Janine Sawada specializes in the religious and intellectual history of early modern Japan. She is currently studying the religious movement dedicated to Mt. Fuji (later called Fujiko) with particular attention to the role of prayer rituals (kaji kito) in its formative phases, during the seventeenth and early eighteenth centuries.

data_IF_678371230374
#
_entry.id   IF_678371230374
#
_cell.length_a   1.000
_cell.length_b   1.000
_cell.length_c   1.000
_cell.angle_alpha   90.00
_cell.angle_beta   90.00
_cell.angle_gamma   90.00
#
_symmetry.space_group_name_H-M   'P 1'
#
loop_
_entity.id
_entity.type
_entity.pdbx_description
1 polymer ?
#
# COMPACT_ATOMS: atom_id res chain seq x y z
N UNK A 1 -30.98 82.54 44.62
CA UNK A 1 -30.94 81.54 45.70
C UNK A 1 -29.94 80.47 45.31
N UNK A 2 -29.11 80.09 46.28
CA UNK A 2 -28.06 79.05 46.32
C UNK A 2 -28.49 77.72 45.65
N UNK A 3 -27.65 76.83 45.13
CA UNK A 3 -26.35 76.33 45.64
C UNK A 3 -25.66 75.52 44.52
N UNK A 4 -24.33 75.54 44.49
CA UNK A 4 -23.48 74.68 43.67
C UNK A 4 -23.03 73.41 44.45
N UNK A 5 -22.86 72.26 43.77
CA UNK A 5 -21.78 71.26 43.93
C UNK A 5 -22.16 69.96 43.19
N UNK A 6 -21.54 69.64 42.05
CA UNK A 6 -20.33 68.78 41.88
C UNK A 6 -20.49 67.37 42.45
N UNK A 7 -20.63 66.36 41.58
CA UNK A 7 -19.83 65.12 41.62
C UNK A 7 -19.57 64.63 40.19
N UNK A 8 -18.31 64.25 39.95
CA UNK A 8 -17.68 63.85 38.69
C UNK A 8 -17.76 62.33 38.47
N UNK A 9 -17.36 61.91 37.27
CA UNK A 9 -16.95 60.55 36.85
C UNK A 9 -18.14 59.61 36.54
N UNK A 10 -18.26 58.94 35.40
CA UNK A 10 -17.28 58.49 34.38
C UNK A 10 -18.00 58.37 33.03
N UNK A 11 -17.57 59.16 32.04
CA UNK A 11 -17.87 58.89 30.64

Janine Sawada has worked on the popularization of Zen Buddhist and Neo-Confucian ideas and practices among the working classes of early modern Japan, including various forms of personal cultivation that emerged in the early nineteenth century and the early Meiji period (Shinto-type new religions, Confucian-inspired revival movements, divination practitioners, lay Rinzai communities, etc.). She is now focusing on the late medieval to early Tokugawa development of Mt. Fuji devotionalism as documented in pilgrimage mandalas, talismans, sermon texts, and hagio-narratives generated by lay ascetics and pilgrims of the time.